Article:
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Q & A: Learning Torah In Israel

QUESTION: My son is enrolled in one of the major yeshivot in Israel. Though he is learning very well, I am extremely tense at all times. My question is: In times of danger like today, is it proper to allow him to continue learning there? Would it not be possible for him to learn elsewhere with the same results?

Name withheld by request

ANSWER: The topic in question is quite difficult to address, especially considering a parent’s anguish. We begin our discussion with Rabbi David Samson’s recent comments in the “Ask the Rabbi” feature of Arutz Sheva.

Following is the introduction to R. Samson’s discussion, which can be found on www.Israel NationalNews.com, the Arutz Sheva website.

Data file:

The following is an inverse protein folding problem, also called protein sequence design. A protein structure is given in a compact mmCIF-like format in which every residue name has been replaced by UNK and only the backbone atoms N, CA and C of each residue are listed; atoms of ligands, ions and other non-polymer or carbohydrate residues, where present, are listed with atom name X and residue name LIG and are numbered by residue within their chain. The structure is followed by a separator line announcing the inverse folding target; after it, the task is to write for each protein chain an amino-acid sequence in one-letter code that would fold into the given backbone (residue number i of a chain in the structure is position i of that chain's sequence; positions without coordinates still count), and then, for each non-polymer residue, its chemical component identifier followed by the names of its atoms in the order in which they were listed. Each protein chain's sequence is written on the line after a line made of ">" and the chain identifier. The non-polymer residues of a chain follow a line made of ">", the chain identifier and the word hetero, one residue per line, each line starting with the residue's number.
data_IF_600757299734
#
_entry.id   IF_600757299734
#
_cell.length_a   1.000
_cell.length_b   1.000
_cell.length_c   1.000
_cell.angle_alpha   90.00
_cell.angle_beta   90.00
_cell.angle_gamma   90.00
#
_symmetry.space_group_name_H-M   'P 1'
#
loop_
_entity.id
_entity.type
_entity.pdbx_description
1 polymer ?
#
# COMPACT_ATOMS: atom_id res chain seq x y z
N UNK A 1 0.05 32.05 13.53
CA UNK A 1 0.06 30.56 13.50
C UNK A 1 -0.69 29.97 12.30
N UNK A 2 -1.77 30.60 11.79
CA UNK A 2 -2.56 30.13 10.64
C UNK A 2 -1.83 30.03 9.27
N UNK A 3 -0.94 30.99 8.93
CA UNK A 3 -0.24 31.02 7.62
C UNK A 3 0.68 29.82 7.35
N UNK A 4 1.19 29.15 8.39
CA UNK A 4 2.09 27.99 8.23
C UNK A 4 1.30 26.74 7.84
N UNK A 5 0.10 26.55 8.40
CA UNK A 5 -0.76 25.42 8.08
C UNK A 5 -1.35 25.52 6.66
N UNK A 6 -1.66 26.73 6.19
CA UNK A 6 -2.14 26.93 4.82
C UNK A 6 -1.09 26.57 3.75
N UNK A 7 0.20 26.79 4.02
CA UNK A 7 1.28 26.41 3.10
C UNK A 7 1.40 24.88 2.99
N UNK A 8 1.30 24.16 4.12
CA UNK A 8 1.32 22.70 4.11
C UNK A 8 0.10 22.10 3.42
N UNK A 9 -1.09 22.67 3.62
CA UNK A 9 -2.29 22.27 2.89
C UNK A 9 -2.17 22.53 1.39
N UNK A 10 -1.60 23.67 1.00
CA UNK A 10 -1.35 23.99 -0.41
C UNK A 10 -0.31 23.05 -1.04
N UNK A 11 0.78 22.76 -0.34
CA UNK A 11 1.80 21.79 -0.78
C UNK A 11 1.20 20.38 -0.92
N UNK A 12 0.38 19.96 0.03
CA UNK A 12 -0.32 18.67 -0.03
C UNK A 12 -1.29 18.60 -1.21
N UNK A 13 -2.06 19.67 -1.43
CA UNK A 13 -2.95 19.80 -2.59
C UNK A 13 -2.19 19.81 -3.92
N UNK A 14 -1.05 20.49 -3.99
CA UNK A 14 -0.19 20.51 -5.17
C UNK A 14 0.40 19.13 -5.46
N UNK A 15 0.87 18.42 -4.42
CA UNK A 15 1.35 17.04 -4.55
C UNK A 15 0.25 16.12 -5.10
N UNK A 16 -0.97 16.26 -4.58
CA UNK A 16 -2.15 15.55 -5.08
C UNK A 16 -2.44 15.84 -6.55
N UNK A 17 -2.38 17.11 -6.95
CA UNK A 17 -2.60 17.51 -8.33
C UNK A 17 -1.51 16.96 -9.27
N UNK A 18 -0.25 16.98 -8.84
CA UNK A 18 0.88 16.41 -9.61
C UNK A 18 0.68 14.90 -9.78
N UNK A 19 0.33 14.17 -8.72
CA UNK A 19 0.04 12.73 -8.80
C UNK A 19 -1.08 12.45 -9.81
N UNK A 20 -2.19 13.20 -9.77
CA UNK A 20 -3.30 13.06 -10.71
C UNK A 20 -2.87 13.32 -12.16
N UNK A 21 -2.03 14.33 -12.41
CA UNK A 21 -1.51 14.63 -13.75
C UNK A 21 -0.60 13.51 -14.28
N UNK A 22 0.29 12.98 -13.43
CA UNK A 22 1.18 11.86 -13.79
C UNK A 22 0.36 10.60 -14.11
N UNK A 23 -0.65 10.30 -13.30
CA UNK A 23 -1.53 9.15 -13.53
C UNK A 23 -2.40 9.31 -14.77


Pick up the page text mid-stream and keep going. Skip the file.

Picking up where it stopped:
“Rabbi David Samson is one of the leading English- speaking Torah scholars in the Religious-Zionist movement in Israel. He has co-authored four books on the writings of Rabbi Avraham Yitzhak and Rabbi Tzvi Yehuda Kook. Rabbi Samson learned for 12 years under the tutelage of Rabbi Tzvi Yehuda Kook. He served as rabbi of Kehillat Dati Leumi Synagogue in Har Nof, Jerusalem, and teaches Jewish Studies at Mercaz HaRav Yeshiva Institutions.

“The Chafetz Chaim, Rabbi Yisrael Meir HaCohen from Radin, was certainly one of the greatest Torah scholars of modern times. His unparalleled halakhic work, the Mishna Berura, is the definitive compendium of Jewish law. In addition, his writings on good deeds and kindness, Ahavat Chessed, and his treatises on the evils of lashon hara [slander and gossip], Chafetz Chaim and Shemirat HaLashon, show his great piety and saintliness. He is known never to have spoken unfairly about anyone.